In total, 9.09% (14/154) of the patients had headaches that fulfilled the criteria for dialysis headaches. Of this, 6.4% (10/154) patients complained of headaches after dialysis, and the temporal relationship between headache and dialysis did not satisfy the ICHD-3 diagnostic criteria 10.2 C1.
Figure 2 illustrates the characteristics of HDH. The HDH group had a mean age of 56.14 ± 10.53 years, and 85.71% were women. The mean duration of haemodialysis was 6.57 ± 5.14 years, while the mean duration of HDH history was 3.96 ± 0.44 years. Headache started at a mean of 2.23 ± 0.79 h after dialysis commenced (median 3.0 h). The mean duration of headache was 6.56 ± 0.47 h, with 66.67% (n = 9) of patients reporting duration of ≤4 h. Pain localisation was bifrontal in 60% (n = 7), vertex in 28.57% (n = 4), bitemporal in 35.7% (n = 5), occipital in 21.4% (n = 3), and generalised in 14.2% of patients (n = 2). Twelve patients (85.71%) had bilateral headaches. The mean VAS score was 5.21 ± 2.0 (median, 5.0). Patients reported experiencing throbbing (4 patients, 28.57%), dull (12 patients, 85.71%), and pressing (4 patients, 28.57%) headaches. This was accompanied by nausea (28.57%, 4/14), vomiting (21.42%, 3/14), nausea or vomiting (14.28%, 2/14), without nausea or vomiting (42.85%, 6/14), and photophobia and phonophobia (78.57%, 11/14). Among them, 64.28% (9/14) were relieved by sleeping and/or massaging. Of the patients, 21.42% (3/14) were relieved without anything, and 14.28% (2/14) were relieved with drugs (Table 4). Furthermore, 55% of patients have less than or equal to 1 seizure per month, 28.57% (4/14) of patients have 2–3 headache episodes per month, and 20% have seizure frequency with each dialysis session.
Figure 3 depicts the characteristics of HAH. The HAH group had a mean age of 56.8 ± 11.20 years, and 60% were women. The mean duration of haemodialysis was 9.35 ± 4.82 years, and the mean duration of HAH history was 4.92 ± 1.71 years. Headache started at a mean of 1.67 ± 0.50 h after the dialysis ended. The mean duration of headache was 2.24 ± 0.52 h. Pain localisation was bifrontal in 60% (n = 6), vertex in 30% (n = 3), bitemporal in 40% (n = 4), occipital in 10% (n = 1), and generalised in 10% (n = 1). Six patients (60%) had bilateral headaches. The mean VAS score was 4.78 ± 1.92. Patients reported experiencing throbbing (2 patients, 20%), dull (6 patients, 60%), and pressing (1 patient, 10%) headaches. This was accompanied by nausea (30%, 3/10), without nausea or vomiting (40%, 4/10), and photophobia and phonophobia (70%, 7/10). Among these, 60% (6/10) were relieved by sleep or massage and sleep, 20% (2/10) were relieved without anything, and 10% (1/10) were relieved with drugs.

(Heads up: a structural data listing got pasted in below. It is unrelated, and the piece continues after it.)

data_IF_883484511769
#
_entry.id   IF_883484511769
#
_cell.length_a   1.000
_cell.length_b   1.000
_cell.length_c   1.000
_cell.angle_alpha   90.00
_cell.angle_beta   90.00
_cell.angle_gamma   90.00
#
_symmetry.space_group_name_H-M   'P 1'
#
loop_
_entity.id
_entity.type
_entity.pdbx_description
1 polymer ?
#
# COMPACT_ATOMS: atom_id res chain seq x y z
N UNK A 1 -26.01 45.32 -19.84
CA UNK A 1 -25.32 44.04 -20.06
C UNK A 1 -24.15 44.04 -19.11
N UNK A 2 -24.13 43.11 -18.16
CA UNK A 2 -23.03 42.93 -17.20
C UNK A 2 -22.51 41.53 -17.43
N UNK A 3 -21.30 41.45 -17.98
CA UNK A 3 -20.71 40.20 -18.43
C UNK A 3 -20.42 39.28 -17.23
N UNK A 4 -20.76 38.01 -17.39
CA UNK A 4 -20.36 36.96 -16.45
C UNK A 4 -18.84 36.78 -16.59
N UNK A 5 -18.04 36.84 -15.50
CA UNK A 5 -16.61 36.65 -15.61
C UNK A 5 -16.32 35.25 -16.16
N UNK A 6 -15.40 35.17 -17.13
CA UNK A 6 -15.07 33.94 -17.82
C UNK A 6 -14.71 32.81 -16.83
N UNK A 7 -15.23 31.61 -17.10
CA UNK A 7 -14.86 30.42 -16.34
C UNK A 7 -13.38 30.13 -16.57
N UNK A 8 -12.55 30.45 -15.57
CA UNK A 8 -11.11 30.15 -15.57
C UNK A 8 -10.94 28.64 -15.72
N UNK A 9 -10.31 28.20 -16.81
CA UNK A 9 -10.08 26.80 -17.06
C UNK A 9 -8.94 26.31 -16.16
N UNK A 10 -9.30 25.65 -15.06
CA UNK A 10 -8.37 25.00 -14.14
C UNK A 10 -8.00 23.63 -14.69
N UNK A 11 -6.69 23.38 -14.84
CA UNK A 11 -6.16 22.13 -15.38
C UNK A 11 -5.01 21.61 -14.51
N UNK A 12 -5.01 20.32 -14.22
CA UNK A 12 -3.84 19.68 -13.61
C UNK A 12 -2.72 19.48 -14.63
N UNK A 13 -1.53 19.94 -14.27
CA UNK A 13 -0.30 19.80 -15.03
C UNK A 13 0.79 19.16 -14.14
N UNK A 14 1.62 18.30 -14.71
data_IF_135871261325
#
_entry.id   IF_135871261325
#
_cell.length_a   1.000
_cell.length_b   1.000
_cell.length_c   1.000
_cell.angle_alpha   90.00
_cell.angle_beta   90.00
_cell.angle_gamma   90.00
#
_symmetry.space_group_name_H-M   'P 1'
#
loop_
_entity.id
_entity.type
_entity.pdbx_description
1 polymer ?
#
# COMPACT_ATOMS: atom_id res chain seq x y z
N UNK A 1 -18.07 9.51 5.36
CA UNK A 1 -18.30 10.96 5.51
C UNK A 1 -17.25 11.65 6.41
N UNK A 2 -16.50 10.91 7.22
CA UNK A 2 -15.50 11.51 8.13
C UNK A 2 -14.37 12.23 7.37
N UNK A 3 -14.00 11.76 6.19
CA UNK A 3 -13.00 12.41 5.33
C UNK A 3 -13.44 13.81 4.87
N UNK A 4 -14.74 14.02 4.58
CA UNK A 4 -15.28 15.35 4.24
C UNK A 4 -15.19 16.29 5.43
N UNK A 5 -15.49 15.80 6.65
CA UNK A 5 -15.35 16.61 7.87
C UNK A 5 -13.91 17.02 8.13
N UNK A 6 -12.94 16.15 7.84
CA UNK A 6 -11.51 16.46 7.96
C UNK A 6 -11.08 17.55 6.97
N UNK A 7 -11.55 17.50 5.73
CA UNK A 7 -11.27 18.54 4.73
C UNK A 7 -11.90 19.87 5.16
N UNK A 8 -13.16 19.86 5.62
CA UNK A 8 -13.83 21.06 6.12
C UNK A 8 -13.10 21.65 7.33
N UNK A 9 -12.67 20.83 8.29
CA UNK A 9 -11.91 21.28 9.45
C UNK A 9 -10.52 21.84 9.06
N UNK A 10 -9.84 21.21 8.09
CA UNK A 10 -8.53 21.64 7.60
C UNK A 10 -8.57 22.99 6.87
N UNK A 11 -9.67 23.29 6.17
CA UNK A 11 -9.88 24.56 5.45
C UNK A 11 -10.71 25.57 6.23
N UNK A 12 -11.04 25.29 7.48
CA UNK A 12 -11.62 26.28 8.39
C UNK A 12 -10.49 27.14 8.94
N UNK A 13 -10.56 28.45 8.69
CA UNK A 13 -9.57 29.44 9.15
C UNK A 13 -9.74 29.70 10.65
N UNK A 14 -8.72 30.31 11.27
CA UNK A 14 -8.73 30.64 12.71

There were no significant differences in the general characteristics of headache, including headache history (p = 0.678), duration (p = 0.051), and VAS score (p = 0.426) between the HDH and HAH groups (Table 3).
There were significant differences in sex and diabetes between the HDH or HAH groups and the control group. Patients with primary headaches were inclined to experience dialysis headaches. However, the characteristics of headaches in 80% of patients differed from their previous headaches. No significant differences were observed in age, haemodialysis history, hypertension, hyperkalaemia, hyperlipidaemia, hyperphosphatemia, hyperuricaemia, secondary hyperparathyroidism, renal anaemia, uraemia, or coronary heart disease (Table 2).
In this study, we identified two types of headaches. One is haemodialysis headache, which has been reported using the ICHD-3 diagnostic criteria. Another is HAH, which has a causal relationship with dialysis but does not fulfil the ICHD-3 diagnostic criteria C1. Like Antoniazzi and Jesus [3, 4], we also observed patients who reported having headache episodes between sessions and suspected a relationship with haemodialysis.
Advise to modify diagnostic criterion ICHD-3 10.2 HDH
Criterion C1: each headache developed during a haemodialysis session
In ICHD-3, the criterion C1 is “each headache developed during a haemodialysis session.” In our study, 10 patients (6.49%) had headaches after haemodialysis. No significant differences were observed in the characteristics of headache attacks during and after dialysis. HAH had a significant temporal relationship with dialysis. However, 6.49% of the patients did not meet the standard C1 diagnosis time range. According to our results, the C1 criterion included only 14 (9.09%) patients with dialysis-related headaches, and the sensitivity of the C1 criterion could be improved if the time range of the C1 diagnostic criterion was expanded, that is, it occurred during dialysis and within a few hours after dialysis. In our study, the headache occurred at a mean of 1.67 ± 0.50 h after dialysis ended, with a maximum of 2.5 h. Therefore, we suggested that criterion C1 be changed to “each headache occurred during or two and a half hours after haemodialysis”. We selected the maximum as an extension to avoid missing diagnoses. The specific extension need to take further large simple size and multicenter studies.
Advise to include HDH characteristics